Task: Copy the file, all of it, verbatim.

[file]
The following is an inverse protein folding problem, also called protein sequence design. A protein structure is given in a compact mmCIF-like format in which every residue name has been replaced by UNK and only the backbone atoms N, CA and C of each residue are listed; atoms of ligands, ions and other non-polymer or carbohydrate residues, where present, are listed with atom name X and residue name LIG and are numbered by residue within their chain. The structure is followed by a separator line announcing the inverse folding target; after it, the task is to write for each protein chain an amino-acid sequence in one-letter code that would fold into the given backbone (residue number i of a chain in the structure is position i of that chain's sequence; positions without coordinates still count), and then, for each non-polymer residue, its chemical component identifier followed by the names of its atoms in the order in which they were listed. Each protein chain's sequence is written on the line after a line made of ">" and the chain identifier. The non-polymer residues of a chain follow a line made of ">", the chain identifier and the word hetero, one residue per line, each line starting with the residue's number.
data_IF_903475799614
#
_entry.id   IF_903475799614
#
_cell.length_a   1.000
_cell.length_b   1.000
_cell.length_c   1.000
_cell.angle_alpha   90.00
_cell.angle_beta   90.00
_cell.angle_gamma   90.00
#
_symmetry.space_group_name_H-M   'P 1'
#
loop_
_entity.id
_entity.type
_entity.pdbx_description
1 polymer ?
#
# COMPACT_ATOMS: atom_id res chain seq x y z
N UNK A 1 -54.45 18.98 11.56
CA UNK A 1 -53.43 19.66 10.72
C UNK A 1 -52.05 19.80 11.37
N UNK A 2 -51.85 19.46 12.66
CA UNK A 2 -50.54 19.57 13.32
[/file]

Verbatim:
The following is an inverse protein folding problem, also called protein sequence design. A protein structure is given in a compact mmCIF-like format in which every residue name has been replaced by UNK and only the backbone atoms N, CA and C of each residue are listed; atoms of ligands, ions and other non-polymer or carbohydrate residues, where present, are listed with atom name X and residue name LIG and are numbered by residue within their chain. The structure is followed by a separator line announcing the inverse folding target; after it, the task is to write for each protein chain an amino-acid sequence in one-letter code that would fold into the given backbone (residue number i of a chain in the structure is position i of that chain's sequence; positions without coordinates still count), and then, for each non-polymer residue, its chemical component identifier followed by the names of its atoms in the order in which they were listed. Each protein chain's sequence is written on the line after a line made of ">" and the chain identifier. The non-polymer residues of a chain follow a line made of ">", the chain identifier and the word hetero, one residue per line, each line starting with the residue's number.
data_IF_903475799614
#
_entry.id   IF_903475799614
#
_cell.length_a   1.000
_cell.length_b   1.000
_cell.length_c   1.000
_cell.angle_alpha   90.00
_cell.angle_beta   90.00
_cell.angle_gamma   90.00
#
_symmetry.space_group_name_H-M   'P 1'
#
loop_
_entity.id
_entity.type
_entity.pdbx_description
1 polymer ?
#
# COMPACT_ATOMS: atom_id res chain seq x y z
N UNK A 1 -54.45 18.98 11.56
CA UNK A 1 -53.43 19.66 10.72
C UNK A 1 -52.05 19.80 11.37
N UNK A 2 -51.85 19.46 12.66
CA UNK A 2 -50.54 19.57 13.32